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I am trying to forecast revenue of a company, using neural networks. The response is a time series of monthly revenues from 11/2008 to 05/2016, and there are about 45 predictors (including lagged values of a unique predictors).

After dividing data into training (first 60 observations) and testing (rolling window of 3 months at a time, for a total of 30 months) sets, I have identified a model (an ensemble of a 5 neural networks and ETS), which yields MAPE below 3%. For identifying the best neural networks, I ran a macro, trying different seed and layer combinations, and chose 5 "best" with minimum MAPEs. (Is this something we can do?)

I need further assurance that the model is good, and was wondering if I could reverse the time series and corresponding predictors, fit neural network models with "best" seed-layer combinations identified before (with non-reversed time series), make predictions (for 2009 and 2008 data, using 2016-2010 data) and calculate errors. I am not sure if this procedure is correct, and would like to get some advice on it.

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  • $\begingroup$ Nothing inherently wrong with this. $\endgroup$ – Aksakal Jul 11 '16 at 14:05
  • $\begingroup$ @Aksakal, but is there anything "right" with this? WIll the outcome of the exercise be relevant and/or informative with respect to the real modelling goal? $\endgroup$ – Richard Hardy Jul 11 '16 at 14:08
  • $\begingroup$ On this site there's no need to say "thank you" at the end of your post - it might seem rude at first, but it's part of the philosophy of this site (tour) to "Ask questions, get answers, no distractions" and it means future readers of your question don't need to read through the pleasantries. $\endgroup$ – Silverfish Jul 11 '16 at 14:15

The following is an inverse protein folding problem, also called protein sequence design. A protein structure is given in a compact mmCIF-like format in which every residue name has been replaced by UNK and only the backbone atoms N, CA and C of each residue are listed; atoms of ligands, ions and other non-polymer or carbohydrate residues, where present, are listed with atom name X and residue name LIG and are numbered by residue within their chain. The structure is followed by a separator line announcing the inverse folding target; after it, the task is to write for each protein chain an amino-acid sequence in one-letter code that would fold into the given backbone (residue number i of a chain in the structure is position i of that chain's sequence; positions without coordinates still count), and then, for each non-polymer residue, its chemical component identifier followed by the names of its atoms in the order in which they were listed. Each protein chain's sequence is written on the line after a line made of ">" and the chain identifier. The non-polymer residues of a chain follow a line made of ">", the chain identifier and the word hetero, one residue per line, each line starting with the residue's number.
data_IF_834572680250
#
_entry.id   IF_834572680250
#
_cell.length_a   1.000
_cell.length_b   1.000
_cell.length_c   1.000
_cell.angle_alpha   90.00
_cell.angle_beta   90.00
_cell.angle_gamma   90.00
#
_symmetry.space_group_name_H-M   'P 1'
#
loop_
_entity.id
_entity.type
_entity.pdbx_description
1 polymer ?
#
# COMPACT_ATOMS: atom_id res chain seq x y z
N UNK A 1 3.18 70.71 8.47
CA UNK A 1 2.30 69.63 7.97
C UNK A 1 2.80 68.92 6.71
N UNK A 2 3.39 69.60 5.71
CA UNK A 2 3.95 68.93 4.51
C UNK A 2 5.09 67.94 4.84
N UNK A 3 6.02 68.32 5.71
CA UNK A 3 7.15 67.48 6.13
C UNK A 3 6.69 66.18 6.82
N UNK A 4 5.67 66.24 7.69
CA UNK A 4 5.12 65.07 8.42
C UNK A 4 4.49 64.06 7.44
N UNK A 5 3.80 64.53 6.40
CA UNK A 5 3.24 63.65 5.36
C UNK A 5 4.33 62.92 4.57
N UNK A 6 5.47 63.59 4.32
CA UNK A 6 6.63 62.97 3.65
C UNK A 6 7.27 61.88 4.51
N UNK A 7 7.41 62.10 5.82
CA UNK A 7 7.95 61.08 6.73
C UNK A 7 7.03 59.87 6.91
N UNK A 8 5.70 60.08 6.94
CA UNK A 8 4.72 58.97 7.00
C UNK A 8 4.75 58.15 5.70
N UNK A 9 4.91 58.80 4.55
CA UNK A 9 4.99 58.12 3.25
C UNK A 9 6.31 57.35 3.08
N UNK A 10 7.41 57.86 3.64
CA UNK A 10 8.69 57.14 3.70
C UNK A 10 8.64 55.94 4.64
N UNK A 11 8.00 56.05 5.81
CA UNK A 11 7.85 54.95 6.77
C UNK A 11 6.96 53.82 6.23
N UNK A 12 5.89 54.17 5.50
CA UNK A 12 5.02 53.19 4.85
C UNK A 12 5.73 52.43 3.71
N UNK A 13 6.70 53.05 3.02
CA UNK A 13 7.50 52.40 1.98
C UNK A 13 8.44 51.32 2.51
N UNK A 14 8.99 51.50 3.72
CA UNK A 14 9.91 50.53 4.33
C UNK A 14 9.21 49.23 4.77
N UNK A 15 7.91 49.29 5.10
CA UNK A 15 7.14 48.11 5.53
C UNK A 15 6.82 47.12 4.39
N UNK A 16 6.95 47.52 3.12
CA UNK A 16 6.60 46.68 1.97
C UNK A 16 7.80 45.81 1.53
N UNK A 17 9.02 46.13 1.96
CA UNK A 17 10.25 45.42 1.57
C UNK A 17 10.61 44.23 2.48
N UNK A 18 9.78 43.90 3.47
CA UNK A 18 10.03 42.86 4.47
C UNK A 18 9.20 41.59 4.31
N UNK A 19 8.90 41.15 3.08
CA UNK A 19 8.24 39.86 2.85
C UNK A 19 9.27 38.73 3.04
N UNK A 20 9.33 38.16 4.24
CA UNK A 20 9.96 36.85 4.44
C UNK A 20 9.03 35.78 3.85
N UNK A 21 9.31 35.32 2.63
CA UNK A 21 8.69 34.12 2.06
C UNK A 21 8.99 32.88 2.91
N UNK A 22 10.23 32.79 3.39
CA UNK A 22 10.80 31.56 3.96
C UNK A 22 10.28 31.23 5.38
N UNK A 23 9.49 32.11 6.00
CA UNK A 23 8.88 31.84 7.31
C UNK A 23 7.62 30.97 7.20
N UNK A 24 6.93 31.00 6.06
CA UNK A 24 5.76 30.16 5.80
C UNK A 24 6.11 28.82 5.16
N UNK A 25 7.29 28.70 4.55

• $\begingroup$ When I did the reversing and prediction, I got very high errors. On one hand, I have this performing great on the recent 30 months data, and on the other hand, it doesn't do well on the reversed data. Is this a good enough reason to reconsider my model, or should I still use it, considering my aim is predicting revenues for the next 3 months? $\endgroup$ – Rahul Jul 11 '16 at 14:23
  • $\begingroup$ @RichardHardy, I think OP had doubts whether what he calls reverse cross validation is allowed at all. He'll face all the usual issues that come with time separated hold out samples, e.g. how relevant is the data in one period to the other? Given that 2008/2009 is at the bottom of the Great Recession, it's a really big question. However, it's nothing to do with reversing the time. $\endgroup$ – Aksakal Jul 11 '16 at 14:44
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One would normally assume the data one intends to predict are generated by the same process that generated the sample data. As we train a model on the sample data, we fit some patterns. When forecasting, we extrapolate them into the future.

Once we reverse the time, the patterns change. The model that had captured the proper-time patterns well might be quite bad for capturing reversed-time patterns. Therefore, the reversed time series need not be relevant in terms of model training and performance evaluation intended for the proper time flow.

Take an example of an MA(1) process.

$$ x_t = \varepsilon_t + \theta_1 \varepsilon_{t-1}. $$

Suppose we have a sample generated by this process. If we consider the class of ARMA models, we might hope to discover correctly that the data generating process is MA(1). We might further hope to estimate the model parameters ($\theta_1$ and the error variance $\sigma^2$) accurately enough and successfully use the estimated model for forecasting. The point forecast from the estimated MA(1) model would be

$$ \hat{x}_{t|t-1} = \hat\theta_1 \hat\varepsilon_{t-1}. $$

Once we reverse the time, we have to express $x_t$ in terms of $x_{t+i}$ and $\varepsilon_{t+j}$ for $i,j>0$, estimate the model and use it for forecasting. The problem is, the true model in reversed time will not be an MA(1). Moreover, the MA(1) model might not even be a good approximation for the reversed series. In the class of ARMA models, there will exist numerous better approximations to the reversed process than the MA(1) model. For example, if you keep all your candidate models and test their performance on both the proper time series and the reversed one, you might see quite some changes in the ranking of performance.